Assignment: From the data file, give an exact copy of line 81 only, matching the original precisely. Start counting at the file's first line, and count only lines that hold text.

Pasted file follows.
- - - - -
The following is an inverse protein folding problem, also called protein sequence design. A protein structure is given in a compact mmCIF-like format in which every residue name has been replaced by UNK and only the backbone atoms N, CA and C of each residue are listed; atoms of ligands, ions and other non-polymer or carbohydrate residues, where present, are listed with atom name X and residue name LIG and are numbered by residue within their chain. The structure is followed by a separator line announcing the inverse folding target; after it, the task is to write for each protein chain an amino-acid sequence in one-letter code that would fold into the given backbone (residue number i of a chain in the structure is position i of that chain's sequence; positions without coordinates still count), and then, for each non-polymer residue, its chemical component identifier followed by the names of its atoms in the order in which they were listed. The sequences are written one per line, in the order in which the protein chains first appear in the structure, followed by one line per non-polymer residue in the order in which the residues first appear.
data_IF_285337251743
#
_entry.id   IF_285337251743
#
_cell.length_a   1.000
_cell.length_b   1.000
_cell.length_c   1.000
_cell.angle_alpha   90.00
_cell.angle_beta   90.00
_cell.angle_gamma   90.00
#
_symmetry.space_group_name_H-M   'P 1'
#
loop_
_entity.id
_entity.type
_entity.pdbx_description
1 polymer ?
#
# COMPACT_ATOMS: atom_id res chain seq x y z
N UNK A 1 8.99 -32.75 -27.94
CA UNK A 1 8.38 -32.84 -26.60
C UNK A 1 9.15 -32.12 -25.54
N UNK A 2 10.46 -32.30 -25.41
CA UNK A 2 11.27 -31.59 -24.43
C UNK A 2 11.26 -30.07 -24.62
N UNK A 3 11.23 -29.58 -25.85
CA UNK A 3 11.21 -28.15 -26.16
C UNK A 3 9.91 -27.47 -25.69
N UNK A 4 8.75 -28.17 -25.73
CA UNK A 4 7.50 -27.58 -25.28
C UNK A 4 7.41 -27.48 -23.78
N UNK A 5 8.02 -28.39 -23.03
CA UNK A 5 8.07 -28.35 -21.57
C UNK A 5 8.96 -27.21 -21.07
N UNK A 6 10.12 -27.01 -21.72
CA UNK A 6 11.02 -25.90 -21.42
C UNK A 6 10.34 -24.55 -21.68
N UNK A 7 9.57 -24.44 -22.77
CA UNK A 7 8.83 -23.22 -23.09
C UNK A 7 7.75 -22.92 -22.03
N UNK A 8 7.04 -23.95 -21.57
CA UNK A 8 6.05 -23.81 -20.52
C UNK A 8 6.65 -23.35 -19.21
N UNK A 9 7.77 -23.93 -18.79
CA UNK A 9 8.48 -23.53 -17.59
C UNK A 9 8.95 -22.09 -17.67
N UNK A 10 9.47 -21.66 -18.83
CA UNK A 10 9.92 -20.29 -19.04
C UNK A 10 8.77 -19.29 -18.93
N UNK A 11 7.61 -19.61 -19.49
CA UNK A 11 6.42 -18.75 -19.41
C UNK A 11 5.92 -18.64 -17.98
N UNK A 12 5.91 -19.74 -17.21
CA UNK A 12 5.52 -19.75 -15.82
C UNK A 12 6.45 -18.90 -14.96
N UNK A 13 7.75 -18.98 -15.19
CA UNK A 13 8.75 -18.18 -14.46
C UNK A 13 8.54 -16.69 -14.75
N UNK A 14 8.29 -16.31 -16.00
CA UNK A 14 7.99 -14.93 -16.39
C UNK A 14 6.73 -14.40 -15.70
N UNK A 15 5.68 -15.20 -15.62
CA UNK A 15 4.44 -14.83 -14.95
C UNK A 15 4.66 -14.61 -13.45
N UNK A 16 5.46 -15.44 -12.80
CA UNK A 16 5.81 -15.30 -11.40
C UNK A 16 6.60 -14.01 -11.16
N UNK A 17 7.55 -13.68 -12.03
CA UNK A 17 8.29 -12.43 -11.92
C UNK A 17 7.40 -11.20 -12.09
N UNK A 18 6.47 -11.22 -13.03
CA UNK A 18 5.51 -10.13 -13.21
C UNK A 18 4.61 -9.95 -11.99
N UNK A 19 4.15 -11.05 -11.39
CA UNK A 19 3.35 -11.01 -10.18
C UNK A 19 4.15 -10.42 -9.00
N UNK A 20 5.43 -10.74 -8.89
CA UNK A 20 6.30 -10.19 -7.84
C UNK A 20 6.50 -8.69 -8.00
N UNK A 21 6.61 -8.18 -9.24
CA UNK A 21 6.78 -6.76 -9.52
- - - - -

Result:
C UNK A 20 6.50 -8.69 -8.00